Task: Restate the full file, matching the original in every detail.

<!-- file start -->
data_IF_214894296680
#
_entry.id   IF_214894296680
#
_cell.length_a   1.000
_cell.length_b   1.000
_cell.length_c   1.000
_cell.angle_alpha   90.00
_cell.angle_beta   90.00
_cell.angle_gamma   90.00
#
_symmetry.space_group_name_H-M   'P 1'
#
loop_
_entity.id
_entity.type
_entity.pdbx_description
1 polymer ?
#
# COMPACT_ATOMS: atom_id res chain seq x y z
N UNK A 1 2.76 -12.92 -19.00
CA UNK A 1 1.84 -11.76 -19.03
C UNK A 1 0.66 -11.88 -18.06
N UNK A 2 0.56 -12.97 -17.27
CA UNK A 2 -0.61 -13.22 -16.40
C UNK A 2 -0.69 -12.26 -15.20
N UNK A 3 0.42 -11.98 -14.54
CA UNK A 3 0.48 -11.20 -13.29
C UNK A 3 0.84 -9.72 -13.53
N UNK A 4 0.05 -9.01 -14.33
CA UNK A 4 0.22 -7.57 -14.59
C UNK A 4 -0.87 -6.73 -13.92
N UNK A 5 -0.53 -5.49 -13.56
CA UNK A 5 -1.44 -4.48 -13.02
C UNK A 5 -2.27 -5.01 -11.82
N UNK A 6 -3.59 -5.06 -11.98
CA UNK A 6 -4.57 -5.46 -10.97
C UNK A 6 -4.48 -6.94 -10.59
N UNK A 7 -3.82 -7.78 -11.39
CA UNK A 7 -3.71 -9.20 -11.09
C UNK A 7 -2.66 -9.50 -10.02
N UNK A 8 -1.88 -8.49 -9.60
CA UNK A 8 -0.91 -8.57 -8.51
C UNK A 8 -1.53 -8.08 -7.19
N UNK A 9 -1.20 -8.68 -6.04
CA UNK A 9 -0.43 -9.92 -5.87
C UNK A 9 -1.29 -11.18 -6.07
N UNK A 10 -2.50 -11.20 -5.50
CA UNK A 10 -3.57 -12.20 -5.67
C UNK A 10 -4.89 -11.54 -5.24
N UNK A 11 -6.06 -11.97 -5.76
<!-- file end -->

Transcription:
data_IF_214894296680
#
_entry.id   IF_214894296680
#
_cell.length_a   1.000
_cell.length_b   1.000
_cell.length_c   1.000
_cell.angle_alpha   90.00
_cell.angle_beta   90.00
_cell.angle_gamma   90.00
#
_symmetry.space_group_name_H-M   'P 1'
#
loop_
_entity.id
_entity.type
_entity.pdbx_description
1 polymer ?
#
# COMPACT_ATOMS: atom_id res chain seq x y z
N UNK A 1 2.76 -12.92 -19.00
CA UNK A 1 1.84 -11.76 -19.03
C UNK A 1 0.66 -11.88 -18.06
N UNK A 2 0.56 -12.97 -17.27
CA UNK A 2 -0.61 -13.22 -16.40
C UNK A 2 -0.69 -12.26 -15.20
N UNK A 3 0.42 -11.98 -14.54
CA UNK A 3 0.48 -11.20 -13.29
C UNK A 3 0.84 -9.72 -13.53
N UNK A 4 0.05 -9.01 -14.33
CA UNK A 4 0.22 -7.57 -14.59
C UNK A 4 -0.87 -6.73 -13.92
N UNK A 5 -0.53 -5.49 -13.56
CA UNK A 5 -1.44 -4.48 -13.02
C UNK A 5 -2.27 -5.01 -11.82
N UNK A 6 -3.59 -5.06 -11.98
CA UNK A 6 -4.57 -5.46 -10.97
C UNK A 6 -4.48 -6.94 -10.59
N UNK A 7 -3.82 -7.78 -11.39
CA UNK A 7 -3.71 -9.20 -11.09
C UNK A 7 -2.66 -9.50 -10.02
N UNK A 8 -1.88 -8.49 -9.60
CA UNK A 8 -0.91 -8.57 -8.51
C UNK A 8 -1.53 -8.08 -7.19
N UNK A 9 -1.20 -8.68 -6.04
CA UNK A 9 -0.43 -9.92 -5.87
C UNK A 9 -1.29 -11.18 -6.07
N UNK A 10 -2.50 -11.20 -5.50
CA UNK A 10 -3.57 -12.20 -5.67
C UNK A 10 -4.89 -11.54 -5.24
N UNK A 11 -6.06 -11.97 -5.76